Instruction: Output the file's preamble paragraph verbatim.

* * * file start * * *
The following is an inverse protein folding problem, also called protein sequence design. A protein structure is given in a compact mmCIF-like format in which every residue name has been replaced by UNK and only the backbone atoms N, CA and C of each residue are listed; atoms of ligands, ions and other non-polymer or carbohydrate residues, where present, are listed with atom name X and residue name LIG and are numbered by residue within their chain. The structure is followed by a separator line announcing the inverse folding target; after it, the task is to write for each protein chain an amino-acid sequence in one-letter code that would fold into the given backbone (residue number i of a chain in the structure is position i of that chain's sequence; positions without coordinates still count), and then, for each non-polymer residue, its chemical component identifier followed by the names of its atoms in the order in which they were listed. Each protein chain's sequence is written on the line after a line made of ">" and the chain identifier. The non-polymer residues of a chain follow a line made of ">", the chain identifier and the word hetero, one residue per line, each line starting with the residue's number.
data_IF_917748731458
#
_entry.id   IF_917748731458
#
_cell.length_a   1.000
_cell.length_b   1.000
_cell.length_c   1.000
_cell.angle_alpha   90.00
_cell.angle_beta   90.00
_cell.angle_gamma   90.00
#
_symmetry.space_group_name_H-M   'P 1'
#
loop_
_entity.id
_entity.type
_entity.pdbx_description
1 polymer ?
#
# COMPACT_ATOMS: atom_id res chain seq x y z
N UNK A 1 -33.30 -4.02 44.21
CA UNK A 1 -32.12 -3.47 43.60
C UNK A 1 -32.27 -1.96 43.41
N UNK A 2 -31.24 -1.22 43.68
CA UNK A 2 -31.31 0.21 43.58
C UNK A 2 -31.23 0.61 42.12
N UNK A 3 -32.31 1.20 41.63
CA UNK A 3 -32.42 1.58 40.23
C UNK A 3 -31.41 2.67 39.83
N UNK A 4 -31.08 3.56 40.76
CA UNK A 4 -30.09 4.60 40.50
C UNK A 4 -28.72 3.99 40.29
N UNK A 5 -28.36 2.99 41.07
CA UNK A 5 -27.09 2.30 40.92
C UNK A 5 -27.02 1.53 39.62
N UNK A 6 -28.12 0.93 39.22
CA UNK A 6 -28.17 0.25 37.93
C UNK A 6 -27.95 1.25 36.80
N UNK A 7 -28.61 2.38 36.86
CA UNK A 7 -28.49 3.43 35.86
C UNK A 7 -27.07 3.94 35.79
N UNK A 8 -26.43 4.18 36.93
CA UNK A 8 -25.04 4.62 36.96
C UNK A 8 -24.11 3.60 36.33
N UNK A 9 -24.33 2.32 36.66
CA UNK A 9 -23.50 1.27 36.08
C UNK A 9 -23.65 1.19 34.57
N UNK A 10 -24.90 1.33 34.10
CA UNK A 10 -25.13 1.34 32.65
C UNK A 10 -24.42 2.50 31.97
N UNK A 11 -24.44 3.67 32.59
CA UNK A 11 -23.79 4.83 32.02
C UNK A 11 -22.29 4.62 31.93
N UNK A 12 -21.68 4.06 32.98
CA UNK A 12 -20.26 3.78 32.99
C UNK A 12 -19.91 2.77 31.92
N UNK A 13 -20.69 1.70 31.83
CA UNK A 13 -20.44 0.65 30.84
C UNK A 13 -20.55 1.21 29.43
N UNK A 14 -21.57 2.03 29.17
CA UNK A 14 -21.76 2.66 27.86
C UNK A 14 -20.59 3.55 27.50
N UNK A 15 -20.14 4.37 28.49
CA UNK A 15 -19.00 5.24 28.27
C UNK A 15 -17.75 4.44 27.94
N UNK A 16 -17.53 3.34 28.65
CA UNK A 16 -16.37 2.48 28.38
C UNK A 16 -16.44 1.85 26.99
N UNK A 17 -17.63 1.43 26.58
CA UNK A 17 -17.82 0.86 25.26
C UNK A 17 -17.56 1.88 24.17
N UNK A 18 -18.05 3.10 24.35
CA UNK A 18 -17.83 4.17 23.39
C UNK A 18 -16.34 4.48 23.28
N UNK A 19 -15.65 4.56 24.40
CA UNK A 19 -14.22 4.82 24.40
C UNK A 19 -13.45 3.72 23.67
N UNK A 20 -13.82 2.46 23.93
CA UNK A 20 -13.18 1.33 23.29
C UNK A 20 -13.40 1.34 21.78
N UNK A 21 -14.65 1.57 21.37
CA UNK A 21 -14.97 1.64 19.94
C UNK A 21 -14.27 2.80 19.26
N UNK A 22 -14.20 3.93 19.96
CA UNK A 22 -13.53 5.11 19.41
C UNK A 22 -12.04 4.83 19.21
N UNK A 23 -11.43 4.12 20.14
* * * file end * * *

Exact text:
The following is an inverse protein folding problem, also called protein sequence design. A protein structure is given in a compact mmCIF-like format in which every residue name has been replaced by UNK and only the backbone atoms N, CA and C of each residue are listed; atoms of ligands, ions and other non-polymer or carbohydrate residues, where present, are listed with atom name X and residue name LIG and are numbered by residue within their chain. The structure is followed by a separator line announcing the inverse folding target; after it, the task is to write for each protein chain an amino-acid sequence in one-letter code that would fold into the given backbone (residue number i of a chain in the structure is position i of that chain's sequence; positions without coordinates still count), and then, for each non-polymer residue, its chemical component identifier followed by the names of its atoms in the order in which they were listed. Each protein chain's sequence is written on the line after a line made of ">" and the chain identifier. The non-polymer residues of a chain follow a line made of ">", the chain identifier and the word hetero, one residue per line, each line starting with the residue's number.